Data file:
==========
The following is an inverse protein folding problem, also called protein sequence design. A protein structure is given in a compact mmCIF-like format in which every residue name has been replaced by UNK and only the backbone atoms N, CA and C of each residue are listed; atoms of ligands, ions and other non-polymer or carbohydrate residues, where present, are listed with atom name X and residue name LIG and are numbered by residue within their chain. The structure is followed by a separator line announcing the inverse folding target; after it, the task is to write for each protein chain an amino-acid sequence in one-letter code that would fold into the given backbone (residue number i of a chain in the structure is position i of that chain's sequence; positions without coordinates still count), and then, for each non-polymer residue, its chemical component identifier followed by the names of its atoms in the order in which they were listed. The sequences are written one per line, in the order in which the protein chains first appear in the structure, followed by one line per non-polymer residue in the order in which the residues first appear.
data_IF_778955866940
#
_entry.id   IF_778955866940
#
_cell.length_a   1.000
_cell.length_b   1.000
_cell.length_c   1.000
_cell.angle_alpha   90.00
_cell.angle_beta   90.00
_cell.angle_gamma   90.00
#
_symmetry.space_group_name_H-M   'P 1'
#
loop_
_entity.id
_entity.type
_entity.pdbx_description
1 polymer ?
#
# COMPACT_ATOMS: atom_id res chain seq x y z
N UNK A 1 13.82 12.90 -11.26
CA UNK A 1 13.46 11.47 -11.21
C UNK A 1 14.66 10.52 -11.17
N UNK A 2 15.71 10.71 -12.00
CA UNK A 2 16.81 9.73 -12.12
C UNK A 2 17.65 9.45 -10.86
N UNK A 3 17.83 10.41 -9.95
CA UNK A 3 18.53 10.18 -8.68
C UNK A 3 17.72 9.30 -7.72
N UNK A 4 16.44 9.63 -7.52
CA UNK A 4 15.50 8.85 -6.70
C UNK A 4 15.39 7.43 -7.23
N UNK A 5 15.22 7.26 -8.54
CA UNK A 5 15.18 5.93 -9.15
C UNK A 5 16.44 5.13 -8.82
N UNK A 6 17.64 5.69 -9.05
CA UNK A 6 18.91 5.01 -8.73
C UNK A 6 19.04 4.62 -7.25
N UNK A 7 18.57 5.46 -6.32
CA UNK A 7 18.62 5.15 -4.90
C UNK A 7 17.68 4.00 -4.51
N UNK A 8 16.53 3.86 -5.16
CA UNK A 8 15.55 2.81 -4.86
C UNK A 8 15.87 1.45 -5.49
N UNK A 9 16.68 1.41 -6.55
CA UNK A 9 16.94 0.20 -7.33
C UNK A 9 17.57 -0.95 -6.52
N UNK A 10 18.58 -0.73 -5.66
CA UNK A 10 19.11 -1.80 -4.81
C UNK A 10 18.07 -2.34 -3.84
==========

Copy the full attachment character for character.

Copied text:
The following is an inverse protein folding problem, also called protein sequence design. A protein structure is given in a compact mmCIF-like format in which every residue name has been replaced by UNK and only the backbone atoms N, CA and C of each residue are listed; atoms of ligands, ions and other non-polymer or carbohydrate residues, where present, are listed with atom name X and residue name LIG and are numbered by residue within their chain. The structure is followed by a separator line announcing the inverse folding target; after it, the task is to write for each protein chain an amino-acid sequence in one-letter code that would fold into the given backbone (residue number i of a chain in the structure is position i of that chain's sequence; positions without coordinates still count), and then, for each non-polymer residue, its chemical component identifier followed by the names of its atoms in the order in which they were listed. The sequences are written one per line, in the order in which the protein chains first appear in the structure, followed by one line per non-polymer residue in the order in which the residues first appear.
data_IF_778955866940
#
_entry.id   IF_778955866940
#
_cell.length_a   1.000
_cell.length_b   1.000
_cell.length_c   1.000
_cell.angle_alpha   90.00
_cell.angle_beta   90.00
_cell.angle_gamma   90.00
#
_symmetry.space_group_name_H-M   'P 1'
#
loop_
_entity.id
_entity.type
_entity.pdbx_description
1 polymer ?
#
# COMPACT_ATOMS: atom_id res chain seq x y z
N UNK A 1 13.82 12.90 -11.26
CA UNK A 1 13.46 11.47 -11.21
C UNK A 1 14.66 10.52 -11.17
N UNK A 2 15.71 10.71 -12.00
CA UNK A 2 16.81 9.73 -12.12
C UNK A 2 17.65 9.45 -10.86
N UNK A 3 17.83 10.41 -9.95
CA UNK A 3 18.53 10.18 -8.68
C UNK A 3 17.72 9.30 -7.72
N UNK A 4 16.44 9.63 -7.52
CA UNK A 4 15.50 8.85 -6.70
C UNK A 4 15.39 7.43 -7.23
N UNK A 5 15.22 7.26 -8.54
CA UNK A 5 15.18 5.93 -9.15
C UNK A 5 16.44 5.13 -8.82
N UNK A 6 17.64 5.69 -9.05
CA UNK A 6 18.91 5.01 -8.73
C UNK A 6 19.04 4.62 -7.25
N UNK A 7 18.57 5.46 -6.32
CA UNK A 7 18.62 5.15 -4.90
C UNK A 7 17.68 4.00 -4.51
N UNK A 8 16.53 3.86 -5.16
CA UNK A 8 15.55 2.81 -4.86
C UNK A 8 15.87 1.45 -5.49
N UNK A 9 16.68 1.41 -6.55
CA UNK A 9 16.94 0.20 -7.33
C UNK A 9 17.57 -0.95 -6.52
N UNK A 10 18.58 -0.73 -5.66
CA UNK A 10 19.11 -1.80 -4.81
C UNK A 10 18.07 -2.34 -3.84